Lacking an alternative route for the railway and not wanting to take the drastic step of demolishing the building, transit planners and engineers concocted a successful plan that removed several suites and passed the elevated train track right through the apartment building. While not easy, taking the approach of routing the railway through the building was still more feasible than trying other paths, given the little available space. The apartment still houses most of its original inhabitants, who apparently don’t mind a monorail barreling through their place once in awhile. Care to maintain the structural integrity of the building through the tunnel-like modifications combines with the quiet and efficient railway system to make the building livable, and surprisingly without significant noise or disturbance to residents.

8. Gisborne Airport Railway Crossing

Planes, trains, and… wait, planes and trains together? Yes. New Zealand is not the largest nation on Earth, and the competition for flat land that can be used for purposes dependent on flat land (especially, for example, an airport) is significant in certain areas. In a dramatic example of space sharing in transportation infrastructure, a railway intersects with a runway. On New Zealand’s North Island, thePalmerston North – Gisborne Railway Line crosses the runway of the Gisborne Airport.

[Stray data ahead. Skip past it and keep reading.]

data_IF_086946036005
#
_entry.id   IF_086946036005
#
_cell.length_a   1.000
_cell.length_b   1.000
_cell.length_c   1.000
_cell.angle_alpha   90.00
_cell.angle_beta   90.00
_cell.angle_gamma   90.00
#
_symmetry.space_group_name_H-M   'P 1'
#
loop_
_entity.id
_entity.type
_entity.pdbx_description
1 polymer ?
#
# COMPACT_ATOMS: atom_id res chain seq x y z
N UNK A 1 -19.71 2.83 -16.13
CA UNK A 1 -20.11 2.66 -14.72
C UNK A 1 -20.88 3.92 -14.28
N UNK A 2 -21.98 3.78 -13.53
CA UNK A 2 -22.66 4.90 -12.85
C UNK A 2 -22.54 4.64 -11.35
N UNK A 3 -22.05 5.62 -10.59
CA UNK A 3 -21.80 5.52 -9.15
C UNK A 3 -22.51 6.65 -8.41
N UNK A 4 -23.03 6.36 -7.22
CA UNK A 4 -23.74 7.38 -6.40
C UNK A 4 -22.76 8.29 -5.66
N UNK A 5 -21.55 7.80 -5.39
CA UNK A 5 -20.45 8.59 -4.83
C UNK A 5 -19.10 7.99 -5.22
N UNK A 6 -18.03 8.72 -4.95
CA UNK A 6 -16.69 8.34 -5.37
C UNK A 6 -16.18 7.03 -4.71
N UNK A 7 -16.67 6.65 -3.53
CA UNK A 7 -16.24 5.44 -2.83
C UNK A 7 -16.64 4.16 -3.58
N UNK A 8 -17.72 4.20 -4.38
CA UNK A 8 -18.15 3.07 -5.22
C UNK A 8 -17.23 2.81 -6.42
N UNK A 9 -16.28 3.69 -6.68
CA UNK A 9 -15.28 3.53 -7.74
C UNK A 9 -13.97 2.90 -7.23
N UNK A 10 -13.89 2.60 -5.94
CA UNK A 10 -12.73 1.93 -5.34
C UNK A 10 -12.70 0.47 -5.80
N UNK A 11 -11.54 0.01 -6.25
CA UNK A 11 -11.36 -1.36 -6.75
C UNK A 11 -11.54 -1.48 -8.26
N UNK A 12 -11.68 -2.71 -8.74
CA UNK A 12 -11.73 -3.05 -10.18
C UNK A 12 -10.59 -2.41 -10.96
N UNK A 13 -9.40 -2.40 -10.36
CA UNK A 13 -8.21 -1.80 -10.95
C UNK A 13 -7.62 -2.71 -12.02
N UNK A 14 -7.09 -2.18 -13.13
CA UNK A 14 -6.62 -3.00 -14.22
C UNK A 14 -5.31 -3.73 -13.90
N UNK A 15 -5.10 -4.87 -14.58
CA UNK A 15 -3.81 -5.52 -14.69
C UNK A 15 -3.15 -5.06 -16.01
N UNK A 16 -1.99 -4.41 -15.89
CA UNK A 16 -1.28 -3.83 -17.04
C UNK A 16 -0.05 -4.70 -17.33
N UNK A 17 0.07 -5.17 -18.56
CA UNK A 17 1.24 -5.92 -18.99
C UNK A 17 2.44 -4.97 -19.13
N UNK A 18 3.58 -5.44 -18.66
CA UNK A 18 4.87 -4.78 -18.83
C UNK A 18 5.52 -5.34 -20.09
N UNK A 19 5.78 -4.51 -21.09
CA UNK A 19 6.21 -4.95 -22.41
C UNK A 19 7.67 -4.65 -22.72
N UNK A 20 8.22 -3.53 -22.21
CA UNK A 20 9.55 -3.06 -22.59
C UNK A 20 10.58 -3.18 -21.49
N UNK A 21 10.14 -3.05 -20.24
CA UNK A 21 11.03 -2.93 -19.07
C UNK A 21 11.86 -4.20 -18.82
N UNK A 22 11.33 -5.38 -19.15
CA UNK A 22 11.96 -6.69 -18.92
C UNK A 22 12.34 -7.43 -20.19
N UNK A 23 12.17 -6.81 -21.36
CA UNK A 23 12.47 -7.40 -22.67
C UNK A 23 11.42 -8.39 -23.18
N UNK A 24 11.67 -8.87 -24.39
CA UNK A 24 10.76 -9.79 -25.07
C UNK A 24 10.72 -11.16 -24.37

Any mistake by a pilot or an engineer could potentially cause a plane to crash right into a train crossing the middle of the runway at right angles, but not to worry: schedules are carefully coordinated. Still, a locomotive steaming across a runway may shock the eyes of the unprepared. The railway is busy throughout the day and into the night, according to scheduled train routes. In contrast, the runway is only in operation to handle air traffic between 6:30 a.m. and 8:30 p.m. During the day when both are in full use, it is a job and of itself to coordinate the arrival and departure of aircraft with the seemingly out-of-place trains that cross the runway. Aircraft and trains both stop for each other.

7. Gotthard Tunnel Route

Northern and Southern Europe may be geographically different and set apart by massive Alpine peaks towering above sloping forests and fields, but the remarkable Gotthard Tunnel solves the problem by tunneling directly through the mountains, connecting Europe on either side of the imposing Swiss Alps by going right under especially difficult sections. The tunnel is the longest railway tunnel in the world at 35 miles in length, greatly reducing the need for truck traffic. The tunnel is also not only the longest railway tunnel existing on the planet, it is also the deepest under the surface.